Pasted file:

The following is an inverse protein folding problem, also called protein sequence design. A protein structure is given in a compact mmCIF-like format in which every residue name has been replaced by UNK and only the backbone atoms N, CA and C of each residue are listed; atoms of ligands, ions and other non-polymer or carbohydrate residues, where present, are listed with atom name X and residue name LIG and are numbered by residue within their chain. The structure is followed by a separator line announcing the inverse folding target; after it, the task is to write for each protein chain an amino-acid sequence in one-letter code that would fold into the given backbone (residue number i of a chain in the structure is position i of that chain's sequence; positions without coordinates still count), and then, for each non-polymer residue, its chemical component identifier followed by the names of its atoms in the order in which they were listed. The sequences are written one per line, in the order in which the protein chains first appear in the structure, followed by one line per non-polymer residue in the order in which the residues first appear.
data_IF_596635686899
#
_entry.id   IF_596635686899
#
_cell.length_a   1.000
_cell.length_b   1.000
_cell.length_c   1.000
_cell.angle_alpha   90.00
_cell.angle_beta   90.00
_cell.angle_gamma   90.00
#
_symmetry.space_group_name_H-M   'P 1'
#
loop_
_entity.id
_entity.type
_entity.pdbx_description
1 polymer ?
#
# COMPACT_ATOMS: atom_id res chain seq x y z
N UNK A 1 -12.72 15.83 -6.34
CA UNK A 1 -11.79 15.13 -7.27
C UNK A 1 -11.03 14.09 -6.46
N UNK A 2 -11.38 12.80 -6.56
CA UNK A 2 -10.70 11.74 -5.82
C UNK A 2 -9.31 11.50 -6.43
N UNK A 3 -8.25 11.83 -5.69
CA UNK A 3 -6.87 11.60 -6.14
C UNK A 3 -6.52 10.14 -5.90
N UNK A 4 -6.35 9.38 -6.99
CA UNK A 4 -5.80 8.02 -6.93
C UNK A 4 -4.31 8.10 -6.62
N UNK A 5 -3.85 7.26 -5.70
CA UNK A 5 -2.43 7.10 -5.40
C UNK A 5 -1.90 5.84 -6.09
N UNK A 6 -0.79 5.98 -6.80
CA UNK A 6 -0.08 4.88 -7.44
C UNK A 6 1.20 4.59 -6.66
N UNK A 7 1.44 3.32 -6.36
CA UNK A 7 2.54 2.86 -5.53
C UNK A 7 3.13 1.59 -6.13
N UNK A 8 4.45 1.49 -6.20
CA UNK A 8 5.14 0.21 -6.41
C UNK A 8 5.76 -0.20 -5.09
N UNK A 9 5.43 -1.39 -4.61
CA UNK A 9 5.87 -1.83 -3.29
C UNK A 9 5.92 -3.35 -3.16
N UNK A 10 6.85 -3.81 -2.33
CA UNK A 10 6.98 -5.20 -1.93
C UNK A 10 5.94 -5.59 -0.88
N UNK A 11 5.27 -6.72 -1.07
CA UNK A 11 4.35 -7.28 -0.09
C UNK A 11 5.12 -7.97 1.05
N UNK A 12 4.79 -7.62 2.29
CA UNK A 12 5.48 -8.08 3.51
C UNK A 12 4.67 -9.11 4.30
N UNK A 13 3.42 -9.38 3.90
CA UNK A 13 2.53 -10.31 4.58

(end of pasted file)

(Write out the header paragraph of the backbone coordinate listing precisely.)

The following is an inverse protein folding problem, also called protein sequence design. A protein structure is given in a compact mmCIF-like format in which every residue name has been replaced by UNK and only the backbone atoms N, CA and C of each residue are listed; atoms of ligands, ions and other non-polymer or carbohydrate residues, where present, are listed with atom name X and residue name LIG and are numbered by residue within their chain. The structure is followed by a separator line announcing the inverse folding target; after it, the task is to write for each protein chain an amino-acid sequence in one-letter code that would fold into the given backbone (residue number i of a chain in the structure is position i of that chain's sequence; positions without coordinates still count), and then, for each non-polymer residue, its chemical component identifier followed by the names of its atoms in the order in which they were listed. The sequences are written one per line, in the order in which the protein chains first appear in the structure, followed by one line per non-polymer residue in the order in which the residues first appear.